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A dire, personal account of Vietnam
Photo courtesy: George Autobee

By Joshua Pilkington

George Autobee pulls no punches when describing his time in Vietnam

It’s not a poetic or even an in-depth account of the war in Vietnam, but Cpt. George Autobee’s autobiography “Marine Grunt To Medic” of his time spent in Vietnam as a member of the United States Marine Corps still manages to strike a chord.

“I had seen my fellow Marines killed and or wounded and for what?” Autobee writes rhetorically. “We were being butchered and wasted. I did not see an end. We fought for territory only to give it up. We were going on the trails and getting blown up just like the Marines before us, and the ones before them and those before them.”

Autobee’s personal narration of his time spent as a member of Mike Company, 3rd Battalion in the highly decorated (and famously depicted in “A Few Good Men”) 5th Marine Regiment is one of both determination and strife. Had he not followed a piece of misinformation, he wouldn’t have enrolled in the USMC to begin with.

“I worked at Parkview hospital as an orderly and was interested in becoming a medic,” writes the Pueblo native. “The recruiter said I could be one in the Marine Corps, so I enlisted. It was my mistake and I was to pay dearly for my lack of knowledge. I should have done my homework. There are no medics in the Marine Corps, they are in the Army.”

The payment Autobee refers to is one that would put him regularly as point man on patrols and ambushes in the jungles of Vietnam, risking his life on a daily basis. He would watch his fellow marines fall to enemy fire, he would see them impose self-inflicted wounds in an effort to get out of there and, most disturbing, he would look his enemy in the eye and realize the futility of the war.

“The POWs were young and as big as me,” he writes of being transported to a hospital with two North Vietnamese prisoners of war. “They were both wounded and very stoic. A transference took place while I was observing them. I realized that they were not afraid of what they were facing. They knew their fate. It is hard to explain, but I knew that we were going to lose the war.”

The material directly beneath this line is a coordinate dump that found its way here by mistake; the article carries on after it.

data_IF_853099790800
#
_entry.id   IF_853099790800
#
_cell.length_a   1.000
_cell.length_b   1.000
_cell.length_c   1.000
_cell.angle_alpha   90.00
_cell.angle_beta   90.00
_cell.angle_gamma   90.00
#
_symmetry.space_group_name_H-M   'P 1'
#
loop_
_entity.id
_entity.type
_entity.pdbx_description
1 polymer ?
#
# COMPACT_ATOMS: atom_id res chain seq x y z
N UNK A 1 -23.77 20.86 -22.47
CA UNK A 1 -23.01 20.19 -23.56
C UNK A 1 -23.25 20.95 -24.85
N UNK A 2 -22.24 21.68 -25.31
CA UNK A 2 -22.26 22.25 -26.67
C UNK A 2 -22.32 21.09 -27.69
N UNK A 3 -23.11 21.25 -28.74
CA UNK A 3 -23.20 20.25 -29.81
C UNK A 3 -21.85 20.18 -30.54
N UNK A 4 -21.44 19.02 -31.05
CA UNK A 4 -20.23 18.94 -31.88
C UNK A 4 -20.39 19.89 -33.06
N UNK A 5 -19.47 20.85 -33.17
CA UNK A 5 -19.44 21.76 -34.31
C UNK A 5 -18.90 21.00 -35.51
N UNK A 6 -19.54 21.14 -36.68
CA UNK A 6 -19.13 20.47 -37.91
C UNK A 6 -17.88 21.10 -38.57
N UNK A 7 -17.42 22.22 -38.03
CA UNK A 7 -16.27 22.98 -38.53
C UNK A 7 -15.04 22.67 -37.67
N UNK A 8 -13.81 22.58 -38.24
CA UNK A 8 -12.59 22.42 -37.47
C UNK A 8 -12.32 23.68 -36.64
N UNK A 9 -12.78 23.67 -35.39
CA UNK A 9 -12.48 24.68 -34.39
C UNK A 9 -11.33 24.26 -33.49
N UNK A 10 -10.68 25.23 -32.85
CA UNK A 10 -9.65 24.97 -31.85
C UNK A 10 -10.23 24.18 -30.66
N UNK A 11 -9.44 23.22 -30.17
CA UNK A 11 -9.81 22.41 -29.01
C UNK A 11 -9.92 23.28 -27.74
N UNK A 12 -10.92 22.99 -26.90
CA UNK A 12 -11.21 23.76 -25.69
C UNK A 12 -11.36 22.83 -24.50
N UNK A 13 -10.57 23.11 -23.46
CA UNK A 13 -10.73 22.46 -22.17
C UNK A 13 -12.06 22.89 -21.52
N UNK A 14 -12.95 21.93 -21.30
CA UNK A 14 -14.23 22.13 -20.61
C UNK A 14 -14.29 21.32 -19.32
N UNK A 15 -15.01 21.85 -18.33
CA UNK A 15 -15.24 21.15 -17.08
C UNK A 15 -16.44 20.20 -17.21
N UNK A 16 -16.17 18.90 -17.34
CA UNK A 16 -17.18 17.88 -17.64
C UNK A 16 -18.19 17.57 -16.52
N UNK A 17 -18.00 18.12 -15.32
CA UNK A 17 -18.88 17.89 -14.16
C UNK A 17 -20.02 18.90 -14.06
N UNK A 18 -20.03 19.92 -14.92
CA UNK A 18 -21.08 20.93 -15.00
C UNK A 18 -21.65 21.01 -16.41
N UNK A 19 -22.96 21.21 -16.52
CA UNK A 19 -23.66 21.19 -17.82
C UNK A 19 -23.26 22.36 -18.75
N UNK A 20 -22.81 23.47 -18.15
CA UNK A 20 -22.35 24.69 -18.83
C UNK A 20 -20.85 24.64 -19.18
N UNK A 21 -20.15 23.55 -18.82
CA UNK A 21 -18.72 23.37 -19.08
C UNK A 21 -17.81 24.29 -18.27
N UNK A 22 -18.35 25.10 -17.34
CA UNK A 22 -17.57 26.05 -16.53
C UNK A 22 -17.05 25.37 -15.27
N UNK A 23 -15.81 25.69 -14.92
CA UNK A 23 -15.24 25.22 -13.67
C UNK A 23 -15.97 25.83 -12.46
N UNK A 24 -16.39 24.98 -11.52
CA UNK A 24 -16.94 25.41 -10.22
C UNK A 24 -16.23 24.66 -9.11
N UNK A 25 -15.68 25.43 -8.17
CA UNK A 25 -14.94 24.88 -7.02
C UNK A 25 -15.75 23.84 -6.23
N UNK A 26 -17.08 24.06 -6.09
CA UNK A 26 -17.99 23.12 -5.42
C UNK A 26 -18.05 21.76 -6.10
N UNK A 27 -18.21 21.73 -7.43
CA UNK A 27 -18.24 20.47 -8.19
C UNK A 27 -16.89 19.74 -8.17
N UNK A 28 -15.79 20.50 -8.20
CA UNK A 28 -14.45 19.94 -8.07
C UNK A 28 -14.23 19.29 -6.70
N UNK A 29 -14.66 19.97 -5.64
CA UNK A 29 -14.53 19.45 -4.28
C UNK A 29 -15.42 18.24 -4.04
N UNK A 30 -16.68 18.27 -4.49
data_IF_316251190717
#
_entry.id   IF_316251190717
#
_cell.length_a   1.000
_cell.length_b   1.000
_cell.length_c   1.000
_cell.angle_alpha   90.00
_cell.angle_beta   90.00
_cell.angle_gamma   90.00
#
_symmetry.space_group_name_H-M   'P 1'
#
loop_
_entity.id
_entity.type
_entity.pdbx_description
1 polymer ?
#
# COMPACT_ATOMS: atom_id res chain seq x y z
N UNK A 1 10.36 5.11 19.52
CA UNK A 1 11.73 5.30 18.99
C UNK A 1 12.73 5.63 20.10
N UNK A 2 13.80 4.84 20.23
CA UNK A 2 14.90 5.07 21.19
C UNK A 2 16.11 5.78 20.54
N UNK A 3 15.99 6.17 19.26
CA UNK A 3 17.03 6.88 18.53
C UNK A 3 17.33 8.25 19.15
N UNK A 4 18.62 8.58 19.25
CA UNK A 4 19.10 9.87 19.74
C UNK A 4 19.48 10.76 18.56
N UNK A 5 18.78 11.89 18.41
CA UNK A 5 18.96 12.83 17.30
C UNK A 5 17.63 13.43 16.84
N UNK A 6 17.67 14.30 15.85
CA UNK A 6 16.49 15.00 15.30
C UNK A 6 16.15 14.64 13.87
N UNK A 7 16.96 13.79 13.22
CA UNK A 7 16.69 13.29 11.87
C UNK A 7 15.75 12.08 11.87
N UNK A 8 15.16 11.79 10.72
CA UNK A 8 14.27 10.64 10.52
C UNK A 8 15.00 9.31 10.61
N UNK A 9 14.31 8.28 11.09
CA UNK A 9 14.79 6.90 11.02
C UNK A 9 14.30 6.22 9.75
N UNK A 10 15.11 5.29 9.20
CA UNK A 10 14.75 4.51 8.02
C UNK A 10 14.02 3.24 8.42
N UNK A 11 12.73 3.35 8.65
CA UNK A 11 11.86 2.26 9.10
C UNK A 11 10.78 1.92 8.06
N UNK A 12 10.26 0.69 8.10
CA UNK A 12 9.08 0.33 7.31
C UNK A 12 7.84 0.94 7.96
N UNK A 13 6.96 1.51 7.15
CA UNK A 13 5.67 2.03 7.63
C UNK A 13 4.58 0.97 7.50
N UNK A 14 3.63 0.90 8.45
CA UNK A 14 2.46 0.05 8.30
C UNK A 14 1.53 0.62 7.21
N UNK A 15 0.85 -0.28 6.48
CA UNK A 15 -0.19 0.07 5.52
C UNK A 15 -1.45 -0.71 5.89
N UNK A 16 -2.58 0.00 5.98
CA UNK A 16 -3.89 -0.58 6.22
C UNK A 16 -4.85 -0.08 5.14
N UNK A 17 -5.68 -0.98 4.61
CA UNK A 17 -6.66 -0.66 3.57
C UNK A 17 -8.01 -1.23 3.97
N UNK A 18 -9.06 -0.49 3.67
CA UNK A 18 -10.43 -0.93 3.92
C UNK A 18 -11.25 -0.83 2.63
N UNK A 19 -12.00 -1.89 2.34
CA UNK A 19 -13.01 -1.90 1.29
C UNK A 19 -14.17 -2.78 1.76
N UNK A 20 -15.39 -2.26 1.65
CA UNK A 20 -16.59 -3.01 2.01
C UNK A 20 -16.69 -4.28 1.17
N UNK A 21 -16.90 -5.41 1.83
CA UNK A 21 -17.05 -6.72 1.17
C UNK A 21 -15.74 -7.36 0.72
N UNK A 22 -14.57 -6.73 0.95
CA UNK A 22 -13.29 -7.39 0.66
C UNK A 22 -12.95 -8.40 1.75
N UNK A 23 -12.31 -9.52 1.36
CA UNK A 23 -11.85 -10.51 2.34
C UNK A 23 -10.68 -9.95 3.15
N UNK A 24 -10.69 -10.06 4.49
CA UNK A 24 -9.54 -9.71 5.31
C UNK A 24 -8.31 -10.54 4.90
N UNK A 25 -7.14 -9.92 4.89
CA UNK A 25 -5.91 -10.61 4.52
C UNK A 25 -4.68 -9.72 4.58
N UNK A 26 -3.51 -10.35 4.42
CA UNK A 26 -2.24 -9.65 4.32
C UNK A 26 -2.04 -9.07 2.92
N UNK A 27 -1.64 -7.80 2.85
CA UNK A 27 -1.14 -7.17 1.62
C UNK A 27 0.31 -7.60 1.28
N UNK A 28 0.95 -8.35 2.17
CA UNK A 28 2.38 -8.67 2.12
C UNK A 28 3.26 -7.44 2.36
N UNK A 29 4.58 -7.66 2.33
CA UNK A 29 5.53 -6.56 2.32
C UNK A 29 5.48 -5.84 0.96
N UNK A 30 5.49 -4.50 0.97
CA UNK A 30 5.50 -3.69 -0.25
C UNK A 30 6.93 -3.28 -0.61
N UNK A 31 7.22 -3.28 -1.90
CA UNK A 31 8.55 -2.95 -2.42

As he is only able to recount the war from his very personal point of view, Autobee also utilizes other accounts including Charles R. Smith’s “U.S. Marines in Vietnam. High Mobility and Standdown. 1969,” and Robert Leckie’s “Helmet for My Pillow,” to further illustrate the difficulties he and his fellow Marines endured in Vietnam.

Autobee is honest not only in his portrayal of Vietnam and his fellow soldiers, but also in depicting himself. At no point does he reflect on honor and country, his driving force, in fact are the seven generations of Autobees before him who also served the country’s military in some capacity.

“I knew that I would be wounded or killed, so going back to the field was one of the hardest decisions I had to make,” Autobee writes. “Seven generations of military service in our family was taken very serious. I could not change my fate. It was my destiny to fulfill my service obligation even if it killed me.”

Though he managed to make it out of Vietnam alive, he was wounded twice in combat the second of which earned him his second Purple Heart and ticket out of Vietnam. When offered the opportunity to reject the honor and instead earn the ranking of Corporal, Autobee is forthright in writing why he chose to reject the offer.

“Why should I refuse my second Purple Heart?” he writes rhetorically. “I told [my platoon Sergeant] that this was a expletive war and I did not want anything to do with it any more.”

Autobee writes that he was separated from active duty in 1969 and remained on the reserves until 1973. By the time his tenure with USMC had finished, Autobee had multiple decorations. He reenlisted as a member of the U.S. Army Reserves in 1980 and there - 12 years and a lifetime of atrocities later- he was able to fulfill his dream of becoming a medic.

For the full, personal account read “Marine Grunt to Medic” by George Autobee Cpt. USMC/USAR.





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